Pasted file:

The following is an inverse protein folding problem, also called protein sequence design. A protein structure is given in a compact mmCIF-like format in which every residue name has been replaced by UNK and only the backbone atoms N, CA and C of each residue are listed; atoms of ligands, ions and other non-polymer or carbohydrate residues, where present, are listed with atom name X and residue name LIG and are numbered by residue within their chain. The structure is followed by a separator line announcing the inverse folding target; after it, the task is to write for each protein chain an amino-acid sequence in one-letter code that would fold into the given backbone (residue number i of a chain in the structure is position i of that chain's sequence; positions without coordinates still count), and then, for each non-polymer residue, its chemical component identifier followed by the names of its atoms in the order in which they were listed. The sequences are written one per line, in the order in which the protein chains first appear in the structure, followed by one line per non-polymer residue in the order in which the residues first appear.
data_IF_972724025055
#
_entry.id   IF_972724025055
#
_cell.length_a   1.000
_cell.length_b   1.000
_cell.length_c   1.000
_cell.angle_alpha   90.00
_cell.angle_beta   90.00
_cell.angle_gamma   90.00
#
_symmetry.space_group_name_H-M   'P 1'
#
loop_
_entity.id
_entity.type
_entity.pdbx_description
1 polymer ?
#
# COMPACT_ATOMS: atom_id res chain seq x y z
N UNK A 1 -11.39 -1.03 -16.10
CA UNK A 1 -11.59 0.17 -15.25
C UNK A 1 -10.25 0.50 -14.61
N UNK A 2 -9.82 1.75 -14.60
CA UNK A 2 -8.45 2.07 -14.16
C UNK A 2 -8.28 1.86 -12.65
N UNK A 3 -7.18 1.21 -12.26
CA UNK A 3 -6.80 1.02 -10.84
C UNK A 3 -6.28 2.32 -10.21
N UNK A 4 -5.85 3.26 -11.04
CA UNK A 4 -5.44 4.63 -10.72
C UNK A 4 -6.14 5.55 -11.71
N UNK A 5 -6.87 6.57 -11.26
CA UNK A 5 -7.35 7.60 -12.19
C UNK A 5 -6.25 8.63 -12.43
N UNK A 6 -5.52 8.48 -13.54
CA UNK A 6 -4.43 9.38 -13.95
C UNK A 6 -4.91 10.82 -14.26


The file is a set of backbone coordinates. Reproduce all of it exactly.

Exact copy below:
The following is an inverse protein folding problem, also called protein sequence design. A protein structure is given in a compact mmCIF-like format in which every residue name has been replaced by UNK and only the backbone atoms N, CA and C of each residue are listed; atoms of ligands, ions and other non-polymer or carbohydrate residues, where present, are listed with atom name X and residue name LIG and are numbered by residue within their chain. The structure is followed by a separator line announcing the inverse folding target; after it, the task is to write for each protein chain an amino-acid sequence in one-letter code that would fold into the given backbone (residue number i of a chain in the structure is position i of that chain's sequence; positions without coordinates still count), and then, for each non-polymer residue, its chemical component identifier followed by the names of its atoms in the order in which they were listed. The sequences are written one per line, in the order in which the protein chains first appear in the structure, followed by one line per non-polymer residue in the order in which the residues first appear.
data_IF_972724025055
#
_entry.id   IF_972724025055
#
_cell.length_a   1.000
_cell.length_b   1.000
_cell.length_c   1.000
_cell.angle_alpha   90.00
_cell.angle_beta   90.00
_cell.angle_gamma   90.00
#
_symmetry.space_group_name_H-M   'P 1'
#
loop_
_entity.id
_entity.type
_entity.pdbx_description
1 polymer ?
#
# COMPACT_ATOMS: atom_id res chain seq x y z
N UNK A 1 -11.39 -1.03 -16.10
CA UNK A 1 -11.59 0.17 -15.25
C UNK A 1 -10.25 0.50 -14.61
N UNK A 2 -9.82 1.75 -14.60
CA UNK A 2 -8.45 2.07 -14.16
C UNK A 2 -8.28 1.86 -12.65
N UNK A 3 -7.18 1.21 -12.26
CA UNK A 3 -6.80 1.02 -10.84
C UNK A 3 -6.28 2.32 -10.21
N UNK A 4 -5.85 3.26 -11.04
CA UNK A 4 -5.44 4.63 -10.72
C UNK A 4 -6.14 5.55 -11.71
N UNK A 5 -6.87 6.57 -11.26
CA UNK A 5 -7.35 7.60 -12.19
C UNK A 5 -6.25 8.63 -12.43
N UNK A 6 -5.52 8.48 -13.54
CA UNK A 6 -4.43 9.38 -13.95
C UNK A 6 -4.91 10.82 -14.26